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  • Writer's pictureJen Greenway

Sharing Turtle Island and Making Space for Both Indigenous and Settler Grief During Reconciliation

*originally posted to


I've been thinking a lot about the original vision that our ancestors had for Turtle Island when the first newcomers arrived on their ships.

In many of our cultures, our peoples possess stories and prophecies that have been passed down, predating contact, warning us that we wouldn't have this Land to ourselves forever and that hard times were coming. We've always known that it's our sacred duty to protect and manage this Land, and with that duty also comes the task of teaching newcomers how to live on this Land. It's been a long time since we saw the first Europeans dock on Turtle Island, but we still take our sacred duties very seriously.

When we talk about sharing this Land, Western worldviews and Indigenous worldviews collide and cause friction, as has been the case over the past 500 years. During this era of decolonization and return to Indigeneity, Indigenous peoples are no longer accepting the hegemony of the Western worldview that has attempted to crush our own out of existence. The LandBack Movement, also called Idle No More 2.0, has begun a resurgence of Indigenous activism, but, with the help of social media platforms like TikTok and Instagram, we now have unprecedented amounts of support from Settler allies that are learning about real Canadian history for the first time -- not just the Whitewashed stuff spoon-fed to us in Canadian schools. Perhaps you, yourself, are even a Settler ally who has found your way to our side recently because of the re-education process. The support and togetherness are incredible, even if you only tap into it online.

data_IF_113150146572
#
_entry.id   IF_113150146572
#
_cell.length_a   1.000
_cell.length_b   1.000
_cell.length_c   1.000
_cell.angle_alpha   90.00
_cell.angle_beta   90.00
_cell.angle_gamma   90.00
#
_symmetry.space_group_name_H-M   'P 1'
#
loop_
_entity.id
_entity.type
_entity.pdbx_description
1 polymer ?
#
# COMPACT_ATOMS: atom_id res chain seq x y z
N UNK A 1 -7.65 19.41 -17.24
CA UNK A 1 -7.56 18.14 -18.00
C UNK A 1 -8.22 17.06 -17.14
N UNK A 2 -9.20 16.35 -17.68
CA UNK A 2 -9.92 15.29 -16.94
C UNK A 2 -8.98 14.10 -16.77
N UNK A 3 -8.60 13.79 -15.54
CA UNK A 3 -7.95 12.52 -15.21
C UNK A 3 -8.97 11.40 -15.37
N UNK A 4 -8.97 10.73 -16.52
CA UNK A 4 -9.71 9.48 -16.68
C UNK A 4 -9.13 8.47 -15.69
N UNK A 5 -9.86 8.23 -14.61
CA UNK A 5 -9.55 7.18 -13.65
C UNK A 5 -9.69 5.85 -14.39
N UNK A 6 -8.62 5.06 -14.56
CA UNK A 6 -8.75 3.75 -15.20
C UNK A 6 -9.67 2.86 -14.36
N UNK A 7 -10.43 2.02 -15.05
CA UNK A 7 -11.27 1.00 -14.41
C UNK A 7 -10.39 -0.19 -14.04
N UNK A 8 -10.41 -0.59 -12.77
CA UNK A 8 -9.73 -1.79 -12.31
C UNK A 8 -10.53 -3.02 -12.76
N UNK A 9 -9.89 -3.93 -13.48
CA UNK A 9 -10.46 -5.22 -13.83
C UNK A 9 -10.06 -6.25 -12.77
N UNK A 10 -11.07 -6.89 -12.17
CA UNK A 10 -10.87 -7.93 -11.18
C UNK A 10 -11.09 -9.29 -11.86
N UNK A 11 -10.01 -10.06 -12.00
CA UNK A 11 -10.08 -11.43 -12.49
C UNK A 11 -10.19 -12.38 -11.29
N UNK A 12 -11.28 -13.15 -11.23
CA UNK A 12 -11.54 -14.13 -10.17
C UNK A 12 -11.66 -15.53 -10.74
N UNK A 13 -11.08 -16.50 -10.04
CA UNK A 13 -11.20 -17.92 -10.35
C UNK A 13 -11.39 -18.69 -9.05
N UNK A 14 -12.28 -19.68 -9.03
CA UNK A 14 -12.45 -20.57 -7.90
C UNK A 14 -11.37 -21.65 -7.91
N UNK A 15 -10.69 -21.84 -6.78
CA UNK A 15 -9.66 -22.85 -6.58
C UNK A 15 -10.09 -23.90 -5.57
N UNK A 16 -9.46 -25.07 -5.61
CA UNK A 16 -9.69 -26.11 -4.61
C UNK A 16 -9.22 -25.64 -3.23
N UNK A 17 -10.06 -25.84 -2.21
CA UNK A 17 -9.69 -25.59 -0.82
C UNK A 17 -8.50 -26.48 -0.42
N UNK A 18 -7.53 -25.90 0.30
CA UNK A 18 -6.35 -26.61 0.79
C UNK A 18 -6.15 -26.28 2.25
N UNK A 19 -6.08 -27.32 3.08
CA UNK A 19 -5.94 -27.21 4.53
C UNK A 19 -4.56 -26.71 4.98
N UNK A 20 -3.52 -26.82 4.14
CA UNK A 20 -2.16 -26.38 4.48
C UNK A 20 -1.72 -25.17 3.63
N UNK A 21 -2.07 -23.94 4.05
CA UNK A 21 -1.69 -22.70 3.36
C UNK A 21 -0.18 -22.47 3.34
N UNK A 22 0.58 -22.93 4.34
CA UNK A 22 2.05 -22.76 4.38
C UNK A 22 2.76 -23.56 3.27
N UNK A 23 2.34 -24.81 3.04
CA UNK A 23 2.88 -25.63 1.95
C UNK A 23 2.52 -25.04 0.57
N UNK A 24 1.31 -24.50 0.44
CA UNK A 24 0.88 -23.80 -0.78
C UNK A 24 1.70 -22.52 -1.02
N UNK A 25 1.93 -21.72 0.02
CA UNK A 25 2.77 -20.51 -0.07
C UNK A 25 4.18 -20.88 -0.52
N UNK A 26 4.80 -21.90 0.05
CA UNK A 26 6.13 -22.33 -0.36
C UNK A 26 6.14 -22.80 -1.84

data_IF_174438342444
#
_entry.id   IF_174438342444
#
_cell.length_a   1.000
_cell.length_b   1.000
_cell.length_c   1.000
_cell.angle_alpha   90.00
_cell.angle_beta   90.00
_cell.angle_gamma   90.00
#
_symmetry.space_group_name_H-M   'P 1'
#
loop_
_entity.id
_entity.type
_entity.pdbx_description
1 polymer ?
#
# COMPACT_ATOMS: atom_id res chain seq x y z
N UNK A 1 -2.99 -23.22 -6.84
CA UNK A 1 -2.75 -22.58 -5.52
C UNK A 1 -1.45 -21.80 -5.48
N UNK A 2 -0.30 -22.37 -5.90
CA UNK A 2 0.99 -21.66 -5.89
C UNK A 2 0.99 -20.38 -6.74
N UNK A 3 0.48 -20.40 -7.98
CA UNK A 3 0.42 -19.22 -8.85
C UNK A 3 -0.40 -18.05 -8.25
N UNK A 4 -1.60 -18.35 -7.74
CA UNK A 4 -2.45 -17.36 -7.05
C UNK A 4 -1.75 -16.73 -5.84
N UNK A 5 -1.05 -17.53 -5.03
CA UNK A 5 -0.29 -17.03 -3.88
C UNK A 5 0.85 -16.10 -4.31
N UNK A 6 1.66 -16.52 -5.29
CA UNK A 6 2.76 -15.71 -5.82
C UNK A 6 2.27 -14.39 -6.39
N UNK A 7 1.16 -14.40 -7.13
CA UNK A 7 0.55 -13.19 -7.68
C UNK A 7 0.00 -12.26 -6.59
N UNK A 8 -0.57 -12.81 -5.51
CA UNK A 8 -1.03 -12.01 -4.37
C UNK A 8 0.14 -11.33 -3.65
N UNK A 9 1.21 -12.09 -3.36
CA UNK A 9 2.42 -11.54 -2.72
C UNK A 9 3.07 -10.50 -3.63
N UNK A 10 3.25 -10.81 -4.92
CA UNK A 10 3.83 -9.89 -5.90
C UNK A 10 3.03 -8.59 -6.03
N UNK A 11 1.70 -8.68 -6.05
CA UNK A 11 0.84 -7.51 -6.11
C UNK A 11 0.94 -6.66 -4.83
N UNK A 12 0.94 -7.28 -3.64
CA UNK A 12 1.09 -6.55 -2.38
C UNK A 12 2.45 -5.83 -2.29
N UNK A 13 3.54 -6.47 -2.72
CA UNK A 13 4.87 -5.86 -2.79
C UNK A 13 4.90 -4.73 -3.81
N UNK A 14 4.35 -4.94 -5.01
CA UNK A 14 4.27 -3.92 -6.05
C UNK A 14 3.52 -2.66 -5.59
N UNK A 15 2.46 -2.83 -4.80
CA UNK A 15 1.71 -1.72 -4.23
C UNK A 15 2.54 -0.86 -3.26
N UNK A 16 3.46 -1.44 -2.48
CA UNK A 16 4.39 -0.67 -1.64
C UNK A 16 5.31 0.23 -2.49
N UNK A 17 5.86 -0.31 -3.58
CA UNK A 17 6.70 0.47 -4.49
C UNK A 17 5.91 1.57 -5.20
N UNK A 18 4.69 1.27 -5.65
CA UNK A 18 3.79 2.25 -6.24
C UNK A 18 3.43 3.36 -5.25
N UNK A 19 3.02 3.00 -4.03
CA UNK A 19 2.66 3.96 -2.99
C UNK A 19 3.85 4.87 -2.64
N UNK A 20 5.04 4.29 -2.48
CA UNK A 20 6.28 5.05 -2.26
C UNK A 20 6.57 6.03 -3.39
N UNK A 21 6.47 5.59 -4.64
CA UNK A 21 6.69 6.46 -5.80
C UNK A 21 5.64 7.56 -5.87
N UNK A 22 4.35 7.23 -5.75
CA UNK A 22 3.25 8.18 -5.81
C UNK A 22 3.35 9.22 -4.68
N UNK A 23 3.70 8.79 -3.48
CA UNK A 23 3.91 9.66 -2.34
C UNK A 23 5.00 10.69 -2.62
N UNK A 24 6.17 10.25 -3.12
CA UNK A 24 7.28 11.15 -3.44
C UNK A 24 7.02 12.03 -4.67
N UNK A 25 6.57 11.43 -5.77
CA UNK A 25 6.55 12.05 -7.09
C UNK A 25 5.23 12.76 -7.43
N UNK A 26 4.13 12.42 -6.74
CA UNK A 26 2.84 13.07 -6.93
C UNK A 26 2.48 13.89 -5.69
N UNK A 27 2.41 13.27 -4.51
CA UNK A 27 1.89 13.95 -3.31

However, something that's been troubling me a lot in recent times has been conversations with Indigenous activists who are unwilling to make space for Settler ally grief and tears during the decolonization process. There seems to be this growing concept that Indigenous peoples have suffered at the hands of Settlers, and continue to suffer at their hands, their privilege and their racism, thus Settler tears are not welcome or acceptable reactions. This reaction frightens me.

Let me explain:

When we ask Settlers to educate themselves on our shared history and to read about the horrific things that have been done to us, by their ancestors, we open them up to emotional, psychological and spiritual wounds. They experience our trauma vicariously in the same way that we jokingly like to "live vicariously" through our adventurous friends. A gut reaction may be to think "well we've suffered, so they can suffer a bit too," but I'm going to stop that thought process right there. That thought process is not Indigenous to Turtle Island. It's been imported along with colonization and the colonizer regime of fear and control. The colonizer mindset has taught us that we must stomp or be stomped on. It's taught us to hurt those who hurt us, instead of focusing on restoring balance as our ancestral teachings taught us to focus on.